One Dry Season: In the Footsteps of Mary Kingsley

One Dry Season: In the Footsteps of Mary Kingsley

by Caroline Alexander

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Editorial Reviews

Publishers Weekly - Publisher's Weekly
In 1893 Mary Kingsley, then 30, ventured into what is now Gabon, West Africa, ``a region notorious for its deadly climate and diseases, its alarming wildlife, and its cannibals.'' The British wayfarer was enthralled and penned Travels in West Africa . This classic led American doctoral student and pentathlete Alexander to embark on a similar odyssey, retracing Kingsley's steps. Armed with Kingsley's book and maps, her own background research, and a store of determination, the author trekked through bamboo forests and villages of mud huts, encountering incurious natives and serene missionaries. Juxtaposing the colorful details of her days with the writings of a vast cast of explorers from a century before, Alexander weaves a verbal tapestry that tells of her deepening affection for the Gabonese and growing admiration for the exploits of her 19th-century forebear. In superimposing motorboats, hydrofoils and other modernisms upon Kingsley's less ``civilized'' adventure, Alexander may come up short in her desire to ``make contact with the past,'' but the record of her attempt will fascinate. (Jan.)
Library Journal - Library Journal
Kingsley's Travels in West Africa (1897) still makes wonderfully entertaining reading; she is a hard act to follow. Although travel to Africa has shed its exoticism, it still offers plenty of challenges, and Alexander found her share in equatorial Gabon, retracing the route up the Ogooue River taken by Kingsley nearly 100 years ago. Weaving a narrative pattern of ``then and now,'' Alexander evokes images of chugging river steamers packed with passengers, roads of red dust, pirogues paddled against the current, and more. As she travels in the footsteps of others, she reflects on the different faces of interpretive writing, selective recollection, and the disparity between fact and fiction. But ultimately this is Alexander's own story of discovery and can be read and enjoyed as such. She avoids the patronizing, exaggerated tone of much contemporary travel writing about Africa; she is sympathetic and gently self-effacing. Recommended for libraries developing travel literature collections and for Africana collections.--Janet L. Stanley, Smithsonian Inst. Libs., Washington, D.C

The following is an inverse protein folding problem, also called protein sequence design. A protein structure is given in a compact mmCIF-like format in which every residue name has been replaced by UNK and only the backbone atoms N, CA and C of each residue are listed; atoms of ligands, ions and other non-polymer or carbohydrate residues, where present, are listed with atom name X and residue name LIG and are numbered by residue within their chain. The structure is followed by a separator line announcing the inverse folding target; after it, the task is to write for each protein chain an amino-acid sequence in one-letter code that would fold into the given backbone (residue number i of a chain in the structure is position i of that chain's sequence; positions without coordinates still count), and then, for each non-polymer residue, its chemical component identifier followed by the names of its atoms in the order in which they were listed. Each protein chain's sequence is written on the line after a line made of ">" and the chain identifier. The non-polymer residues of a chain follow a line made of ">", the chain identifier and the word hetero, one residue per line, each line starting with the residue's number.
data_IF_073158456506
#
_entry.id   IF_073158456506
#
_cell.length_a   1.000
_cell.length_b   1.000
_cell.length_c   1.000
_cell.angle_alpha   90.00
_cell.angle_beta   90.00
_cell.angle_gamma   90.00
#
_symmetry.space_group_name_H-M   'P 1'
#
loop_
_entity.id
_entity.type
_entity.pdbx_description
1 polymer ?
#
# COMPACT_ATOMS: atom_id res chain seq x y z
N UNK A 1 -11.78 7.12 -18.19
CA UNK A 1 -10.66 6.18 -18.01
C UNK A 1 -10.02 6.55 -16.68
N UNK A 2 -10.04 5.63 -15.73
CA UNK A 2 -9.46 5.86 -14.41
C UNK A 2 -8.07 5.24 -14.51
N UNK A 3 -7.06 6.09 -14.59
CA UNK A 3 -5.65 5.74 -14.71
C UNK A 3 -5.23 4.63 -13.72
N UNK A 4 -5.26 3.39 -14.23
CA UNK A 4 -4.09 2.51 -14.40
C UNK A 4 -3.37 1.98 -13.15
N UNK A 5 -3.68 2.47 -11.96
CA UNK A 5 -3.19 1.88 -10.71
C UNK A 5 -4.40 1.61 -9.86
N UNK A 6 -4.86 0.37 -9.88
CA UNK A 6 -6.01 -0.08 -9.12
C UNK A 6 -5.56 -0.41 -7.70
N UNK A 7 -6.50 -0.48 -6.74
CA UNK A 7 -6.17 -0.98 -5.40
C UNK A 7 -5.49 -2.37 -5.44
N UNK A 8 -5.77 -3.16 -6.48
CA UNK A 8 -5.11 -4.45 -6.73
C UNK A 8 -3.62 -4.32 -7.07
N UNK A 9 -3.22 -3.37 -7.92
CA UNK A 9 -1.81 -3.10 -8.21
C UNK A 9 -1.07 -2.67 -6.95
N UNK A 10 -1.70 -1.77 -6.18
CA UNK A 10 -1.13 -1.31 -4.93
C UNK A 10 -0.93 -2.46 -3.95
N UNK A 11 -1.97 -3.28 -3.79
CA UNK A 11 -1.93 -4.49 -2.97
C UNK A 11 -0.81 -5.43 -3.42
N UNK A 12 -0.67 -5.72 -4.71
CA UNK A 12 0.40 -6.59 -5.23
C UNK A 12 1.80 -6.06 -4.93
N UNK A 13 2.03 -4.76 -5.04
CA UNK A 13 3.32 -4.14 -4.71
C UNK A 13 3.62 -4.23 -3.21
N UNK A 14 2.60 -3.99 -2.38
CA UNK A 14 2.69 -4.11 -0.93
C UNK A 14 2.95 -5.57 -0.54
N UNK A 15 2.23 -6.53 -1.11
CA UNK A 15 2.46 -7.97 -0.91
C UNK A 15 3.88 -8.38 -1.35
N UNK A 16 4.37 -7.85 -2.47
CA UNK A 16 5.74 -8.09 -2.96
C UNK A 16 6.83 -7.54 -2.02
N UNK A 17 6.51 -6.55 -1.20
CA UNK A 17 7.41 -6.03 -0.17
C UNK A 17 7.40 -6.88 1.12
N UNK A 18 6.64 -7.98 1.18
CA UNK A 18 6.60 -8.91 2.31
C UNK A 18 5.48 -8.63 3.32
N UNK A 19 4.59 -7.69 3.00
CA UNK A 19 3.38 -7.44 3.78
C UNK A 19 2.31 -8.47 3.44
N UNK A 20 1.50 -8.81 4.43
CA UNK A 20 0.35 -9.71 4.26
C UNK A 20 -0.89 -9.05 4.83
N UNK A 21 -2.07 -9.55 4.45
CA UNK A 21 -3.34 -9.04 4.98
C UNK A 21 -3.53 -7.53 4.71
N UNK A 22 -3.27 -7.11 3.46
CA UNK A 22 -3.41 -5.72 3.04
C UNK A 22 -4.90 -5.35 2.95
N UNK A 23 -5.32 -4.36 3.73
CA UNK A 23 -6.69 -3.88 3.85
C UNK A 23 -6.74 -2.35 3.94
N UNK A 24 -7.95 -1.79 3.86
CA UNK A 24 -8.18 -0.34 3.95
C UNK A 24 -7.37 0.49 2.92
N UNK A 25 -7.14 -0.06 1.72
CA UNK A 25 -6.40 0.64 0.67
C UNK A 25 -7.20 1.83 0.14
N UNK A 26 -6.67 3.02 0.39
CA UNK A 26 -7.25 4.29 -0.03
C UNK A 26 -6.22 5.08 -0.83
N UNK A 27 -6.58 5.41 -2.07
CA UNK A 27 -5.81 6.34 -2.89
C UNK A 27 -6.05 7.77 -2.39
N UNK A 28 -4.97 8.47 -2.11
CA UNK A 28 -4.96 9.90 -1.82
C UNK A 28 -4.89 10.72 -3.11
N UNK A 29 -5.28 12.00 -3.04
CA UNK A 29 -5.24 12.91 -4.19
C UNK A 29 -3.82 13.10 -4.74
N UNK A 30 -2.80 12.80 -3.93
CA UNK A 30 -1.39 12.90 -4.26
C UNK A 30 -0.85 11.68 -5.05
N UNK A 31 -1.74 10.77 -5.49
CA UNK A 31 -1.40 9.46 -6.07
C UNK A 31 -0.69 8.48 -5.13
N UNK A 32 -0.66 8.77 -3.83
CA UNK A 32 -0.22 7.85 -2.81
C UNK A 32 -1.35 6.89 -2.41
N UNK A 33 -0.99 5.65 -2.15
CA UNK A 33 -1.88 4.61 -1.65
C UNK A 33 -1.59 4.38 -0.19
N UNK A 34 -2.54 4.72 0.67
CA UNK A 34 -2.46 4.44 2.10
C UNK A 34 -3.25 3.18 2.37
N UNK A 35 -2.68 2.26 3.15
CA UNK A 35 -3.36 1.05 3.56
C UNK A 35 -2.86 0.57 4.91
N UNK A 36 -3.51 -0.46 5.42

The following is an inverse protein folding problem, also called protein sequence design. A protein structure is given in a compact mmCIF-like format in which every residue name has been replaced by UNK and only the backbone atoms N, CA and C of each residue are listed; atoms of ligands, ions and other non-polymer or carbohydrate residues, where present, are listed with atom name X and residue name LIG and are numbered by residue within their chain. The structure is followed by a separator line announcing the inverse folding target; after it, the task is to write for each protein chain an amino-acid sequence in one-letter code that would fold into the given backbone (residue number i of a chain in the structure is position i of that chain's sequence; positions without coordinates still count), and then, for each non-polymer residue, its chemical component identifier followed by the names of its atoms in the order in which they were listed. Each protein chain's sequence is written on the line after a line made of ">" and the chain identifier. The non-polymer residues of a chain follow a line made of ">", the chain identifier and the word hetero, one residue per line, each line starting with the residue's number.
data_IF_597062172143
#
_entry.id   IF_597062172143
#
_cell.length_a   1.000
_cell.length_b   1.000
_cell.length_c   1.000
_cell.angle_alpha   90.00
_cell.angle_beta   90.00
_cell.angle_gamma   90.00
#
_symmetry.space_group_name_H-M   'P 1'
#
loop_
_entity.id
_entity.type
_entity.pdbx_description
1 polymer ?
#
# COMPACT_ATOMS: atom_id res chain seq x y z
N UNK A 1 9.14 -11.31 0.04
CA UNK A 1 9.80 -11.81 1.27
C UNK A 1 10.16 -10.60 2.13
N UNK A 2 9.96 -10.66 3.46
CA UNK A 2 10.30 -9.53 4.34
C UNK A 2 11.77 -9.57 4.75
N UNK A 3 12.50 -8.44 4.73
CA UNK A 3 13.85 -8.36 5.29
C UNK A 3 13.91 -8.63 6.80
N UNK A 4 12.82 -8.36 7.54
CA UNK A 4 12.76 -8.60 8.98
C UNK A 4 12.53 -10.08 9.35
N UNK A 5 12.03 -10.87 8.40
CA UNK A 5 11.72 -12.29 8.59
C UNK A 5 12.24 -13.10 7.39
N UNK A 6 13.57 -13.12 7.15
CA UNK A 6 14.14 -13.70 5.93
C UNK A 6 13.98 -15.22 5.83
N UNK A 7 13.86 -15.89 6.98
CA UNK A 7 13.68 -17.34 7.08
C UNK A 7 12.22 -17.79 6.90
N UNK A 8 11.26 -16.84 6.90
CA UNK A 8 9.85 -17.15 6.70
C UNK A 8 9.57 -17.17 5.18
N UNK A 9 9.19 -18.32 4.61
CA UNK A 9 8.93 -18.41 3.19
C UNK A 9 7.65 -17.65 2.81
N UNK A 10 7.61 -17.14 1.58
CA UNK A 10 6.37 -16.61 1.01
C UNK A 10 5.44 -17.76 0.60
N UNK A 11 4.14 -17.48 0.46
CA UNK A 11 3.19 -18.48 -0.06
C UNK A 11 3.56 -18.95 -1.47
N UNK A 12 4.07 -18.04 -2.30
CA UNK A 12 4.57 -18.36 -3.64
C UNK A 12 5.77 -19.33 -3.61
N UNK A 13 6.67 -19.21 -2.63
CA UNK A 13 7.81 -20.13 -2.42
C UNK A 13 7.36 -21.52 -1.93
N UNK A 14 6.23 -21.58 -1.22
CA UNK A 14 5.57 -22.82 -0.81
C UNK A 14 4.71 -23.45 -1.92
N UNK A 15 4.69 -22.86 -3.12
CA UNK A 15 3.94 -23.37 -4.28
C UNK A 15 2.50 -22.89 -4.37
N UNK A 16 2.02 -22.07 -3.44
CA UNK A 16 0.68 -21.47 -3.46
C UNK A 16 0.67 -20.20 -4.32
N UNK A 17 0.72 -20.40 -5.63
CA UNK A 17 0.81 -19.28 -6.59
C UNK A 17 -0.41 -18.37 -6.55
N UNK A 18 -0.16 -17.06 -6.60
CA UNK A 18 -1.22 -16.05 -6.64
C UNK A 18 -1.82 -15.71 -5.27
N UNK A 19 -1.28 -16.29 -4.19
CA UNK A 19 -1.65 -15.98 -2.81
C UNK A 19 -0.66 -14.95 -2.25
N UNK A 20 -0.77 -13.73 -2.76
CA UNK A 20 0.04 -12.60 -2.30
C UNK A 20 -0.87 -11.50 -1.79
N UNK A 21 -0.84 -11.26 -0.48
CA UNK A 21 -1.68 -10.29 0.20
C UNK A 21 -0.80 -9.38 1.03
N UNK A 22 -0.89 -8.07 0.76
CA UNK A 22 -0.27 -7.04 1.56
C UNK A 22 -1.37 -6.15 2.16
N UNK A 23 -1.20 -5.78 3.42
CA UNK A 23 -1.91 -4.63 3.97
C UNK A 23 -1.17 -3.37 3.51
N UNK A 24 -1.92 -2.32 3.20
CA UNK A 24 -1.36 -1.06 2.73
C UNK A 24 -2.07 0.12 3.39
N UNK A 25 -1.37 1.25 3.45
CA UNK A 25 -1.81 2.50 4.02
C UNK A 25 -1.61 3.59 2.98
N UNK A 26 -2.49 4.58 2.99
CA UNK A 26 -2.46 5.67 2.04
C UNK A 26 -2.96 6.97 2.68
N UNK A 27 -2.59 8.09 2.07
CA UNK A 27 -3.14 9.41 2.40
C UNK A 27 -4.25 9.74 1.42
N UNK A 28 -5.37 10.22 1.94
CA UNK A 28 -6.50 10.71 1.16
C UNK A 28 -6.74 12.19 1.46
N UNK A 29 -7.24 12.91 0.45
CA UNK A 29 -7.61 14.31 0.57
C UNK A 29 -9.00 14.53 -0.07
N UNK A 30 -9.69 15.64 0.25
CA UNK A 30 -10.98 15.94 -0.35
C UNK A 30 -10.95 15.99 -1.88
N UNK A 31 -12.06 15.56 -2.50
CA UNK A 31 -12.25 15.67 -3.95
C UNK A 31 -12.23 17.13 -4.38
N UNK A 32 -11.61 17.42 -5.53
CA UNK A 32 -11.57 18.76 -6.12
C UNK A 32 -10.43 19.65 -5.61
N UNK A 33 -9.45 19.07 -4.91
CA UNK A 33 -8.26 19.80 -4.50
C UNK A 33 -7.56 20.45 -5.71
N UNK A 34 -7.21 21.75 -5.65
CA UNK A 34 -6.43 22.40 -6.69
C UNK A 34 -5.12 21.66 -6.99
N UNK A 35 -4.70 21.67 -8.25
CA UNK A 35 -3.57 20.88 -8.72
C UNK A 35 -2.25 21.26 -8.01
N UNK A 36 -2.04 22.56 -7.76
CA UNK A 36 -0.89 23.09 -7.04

Product Details

Knopf Doubleday Publishing Group
Publication date:
Vintage Departures Ser.
Edition description:
Product dimensions:
5.20(w) x 7.90(h) x 0.70(d)

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